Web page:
Vinegar Worth Bragg-ing About

Published September 7, 2013 by Maryanne

braggs_acv_1The following article originally ran in my column “Here’s to Your Health” and was originally published in The Patch online. They’ve since changed their website and so many amazing articles are gone forever. LUCKILY I found this in my in-box!

Here’s to Your Health

“Vinegar worth Bragg-ing about”

By Maryanne Christiano-Mistretta

I love vinegar!

I put vinegar on everything: vegetables, fish, brown rice, bread and even on French fries if I’m in a cheating mood.

There are so many types of vinegar that can be used for culinary flavoring: balsamic, rice, malt, sherry, red wine, and white wine, to name a few.

But the one vinegar that offers more than flavoring is apple cider vinegar – real apple cider vinegar that’s raw, organic, unfiltered and containing “the mother” which is a stringy substance floating around in the bottle. When you see “the mother” in a bottle of vinegar that is when you know you have the real deal; a product with its nutrients intact.

Real apple cider vinegar is made from fresh ripe apples that are fermented. Real vinegar contains a ton of vitamins and minerals. It’s the only vinegar I keep in my home.

Bragg Live Foods (which include Bragg’s Apple Cider Vinegar “with The Mother”) were founded by Dr. Paul C. Bragg, a health crusader who opened the first health food store in 1912. Crippled by TB as a teenager, Paul Bragg developed his own eating and exercise program which got him back into top health. He excelled in running, swimming, biking, progressive weight training and mountain climbing, and thus went on to begin his health crusade helping people from all walks of life.

I had the opportunity to speak with Dr. Bragg’s daughter, who is also a health crusader and health guru to the stars (including Katy Perry, Clint Eastwood, Cloris Leachman and The Beach Boys, to name a few!)

“You are what you eat, drink, breathe, think, say and do,” Patricia said. “It’s so important to be a good captain of your life.”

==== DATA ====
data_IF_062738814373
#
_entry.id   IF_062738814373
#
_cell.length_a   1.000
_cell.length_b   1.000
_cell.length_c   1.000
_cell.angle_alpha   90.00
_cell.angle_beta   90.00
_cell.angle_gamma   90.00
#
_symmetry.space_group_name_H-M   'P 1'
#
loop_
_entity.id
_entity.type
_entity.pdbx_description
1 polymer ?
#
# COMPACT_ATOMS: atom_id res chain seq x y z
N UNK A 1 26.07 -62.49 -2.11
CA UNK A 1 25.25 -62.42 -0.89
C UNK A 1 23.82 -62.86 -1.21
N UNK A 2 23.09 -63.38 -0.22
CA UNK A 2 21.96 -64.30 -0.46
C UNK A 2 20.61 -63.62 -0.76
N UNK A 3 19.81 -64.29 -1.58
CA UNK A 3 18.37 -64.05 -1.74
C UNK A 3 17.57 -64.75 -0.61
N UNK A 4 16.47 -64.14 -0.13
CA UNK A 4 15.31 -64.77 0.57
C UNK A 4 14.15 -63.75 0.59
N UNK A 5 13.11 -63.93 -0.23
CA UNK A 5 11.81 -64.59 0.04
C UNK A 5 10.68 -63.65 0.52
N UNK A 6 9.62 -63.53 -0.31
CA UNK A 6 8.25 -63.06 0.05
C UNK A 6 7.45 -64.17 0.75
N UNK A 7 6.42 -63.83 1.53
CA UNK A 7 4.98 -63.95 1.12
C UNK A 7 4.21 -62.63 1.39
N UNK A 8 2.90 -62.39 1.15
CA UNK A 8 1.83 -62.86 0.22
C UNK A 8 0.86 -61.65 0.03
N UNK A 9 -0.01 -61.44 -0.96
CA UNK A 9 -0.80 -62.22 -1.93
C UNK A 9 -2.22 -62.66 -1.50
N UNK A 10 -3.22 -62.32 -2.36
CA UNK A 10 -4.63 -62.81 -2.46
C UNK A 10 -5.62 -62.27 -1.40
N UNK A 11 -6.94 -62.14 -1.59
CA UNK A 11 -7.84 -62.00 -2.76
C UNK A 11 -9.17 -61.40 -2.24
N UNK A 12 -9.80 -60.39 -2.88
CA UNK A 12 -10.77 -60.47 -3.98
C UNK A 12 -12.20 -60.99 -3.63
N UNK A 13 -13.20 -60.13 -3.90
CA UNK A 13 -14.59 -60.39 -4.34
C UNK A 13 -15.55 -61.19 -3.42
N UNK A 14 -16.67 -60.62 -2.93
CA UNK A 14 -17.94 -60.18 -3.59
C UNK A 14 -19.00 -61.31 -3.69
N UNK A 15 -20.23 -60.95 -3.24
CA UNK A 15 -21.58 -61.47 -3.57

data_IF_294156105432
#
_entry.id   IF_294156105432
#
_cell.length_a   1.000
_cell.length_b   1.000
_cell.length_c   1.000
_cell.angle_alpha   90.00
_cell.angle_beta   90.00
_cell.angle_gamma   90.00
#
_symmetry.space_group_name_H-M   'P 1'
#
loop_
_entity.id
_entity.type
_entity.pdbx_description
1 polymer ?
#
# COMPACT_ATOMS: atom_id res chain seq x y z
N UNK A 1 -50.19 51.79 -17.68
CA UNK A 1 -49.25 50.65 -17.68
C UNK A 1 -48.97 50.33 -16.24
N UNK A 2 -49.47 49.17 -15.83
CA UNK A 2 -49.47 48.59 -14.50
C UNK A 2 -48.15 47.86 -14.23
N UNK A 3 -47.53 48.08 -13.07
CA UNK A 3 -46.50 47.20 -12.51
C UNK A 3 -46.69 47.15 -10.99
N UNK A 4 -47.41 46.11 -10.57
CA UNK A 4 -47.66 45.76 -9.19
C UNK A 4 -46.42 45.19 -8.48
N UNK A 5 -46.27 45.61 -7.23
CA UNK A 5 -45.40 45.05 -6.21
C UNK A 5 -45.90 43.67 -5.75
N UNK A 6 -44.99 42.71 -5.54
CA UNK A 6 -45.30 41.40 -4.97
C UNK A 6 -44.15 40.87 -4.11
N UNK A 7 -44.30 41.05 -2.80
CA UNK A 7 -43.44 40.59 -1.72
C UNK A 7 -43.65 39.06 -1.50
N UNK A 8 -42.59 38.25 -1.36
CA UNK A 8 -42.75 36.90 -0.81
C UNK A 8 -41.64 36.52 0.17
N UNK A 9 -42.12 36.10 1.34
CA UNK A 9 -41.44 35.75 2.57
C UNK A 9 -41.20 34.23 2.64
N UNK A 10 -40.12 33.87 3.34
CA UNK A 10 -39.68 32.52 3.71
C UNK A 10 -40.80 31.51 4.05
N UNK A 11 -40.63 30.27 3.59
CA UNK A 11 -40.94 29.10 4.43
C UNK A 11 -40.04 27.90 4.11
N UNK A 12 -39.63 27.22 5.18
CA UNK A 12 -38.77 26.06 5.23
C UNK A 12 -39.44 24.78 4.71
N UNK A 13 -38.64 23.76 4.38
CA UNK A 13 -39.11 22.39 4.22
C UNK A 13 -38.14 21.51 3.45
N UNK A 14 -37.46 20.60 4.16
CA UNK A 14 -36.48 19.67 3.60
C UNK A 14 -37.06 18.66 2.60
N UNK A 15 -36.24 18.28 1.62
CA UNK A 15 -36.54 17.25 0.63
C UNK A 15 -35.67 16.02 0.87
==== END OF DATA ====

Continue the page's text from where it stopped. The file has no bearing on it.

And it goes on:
In addition to eating a vegan diet (which includes beans and brown rice) with 60 percent raw vegetables daily, Patricia has an apple cider drink three times a day for her health.

Mixing two tablespoons of apple cider vinegar and honey in a glass of water balances sugar, balances acid/alkaline, eliminates constipation, improves digestion, retards the onset of old age, relieves PMS, and assists in weight loss. This mixture also helps get rid of minor skin rashes and improves skin texture. And I can certainly attest to that – at 47-years of age, I do not have cellulite!

Patricia rubs the vinegar all over her skin. She said, “My face looks like a shining apple!” She recommends using the vinegar as a hair rinse to get rid of dandruff. It can also be used to get rid of shingles, sunburn and mosquito bites. It can also be used as a gargle for sore throats.

“All our singers gargle with it,” Patricia said, and shared that singer Katy Perry consumes the vinegar drinks three times a day to keep her vocal chords strong.

And the drink helped Cloris Leachman get rid of her asthma. “Things like this happen all the time,” said Patricia.

Real apple cider vinegar has been around since the beginning of time. Hippocrates, the “father of medicine” has used the vinegar around 400 B.C.; Julius Ceasar used it as a tonic to ward off disease; and in Japan, warriors drank it for power.

“The ‘mother’ is the miracle,” Patricia said, referring to the stringy substance in the bottle. “The mother is the mother enzyme that forms from the apples. In the early days they all [all the apple cider vinegars] had ‘the mother.’”

But in the late 1930s and 1940s, consumers thought that real apple cider vinegar looked “dirty.”

Manufactures started boiling vinegar, killing “the mother” and then straining it.

Fortunately the organic, unfiltered, nutritious “mother” is available today in health food stores and even supermarket chains such as Shop Rite and A&P. Everyone can enjoy this delicious tart vinegar and all of  it has to offer.

For more information on Patricia Bragg, go to:

One comment on “Vinegar Worth Bragg-ing About

What do you think?

Fill in your details below or click an icon to log in: Logo

You are commenting using your account. Log Out /  Change )

Google photo

You are commenting using your Google account. Log Out /  Change )

Twitter picture

You are commenting using your Twitter account. Log Out /  Change )

Facebook photo

You are commenting using your Facebook account. Log Out /  Change )

Connecting to %s

%d bloggers like this: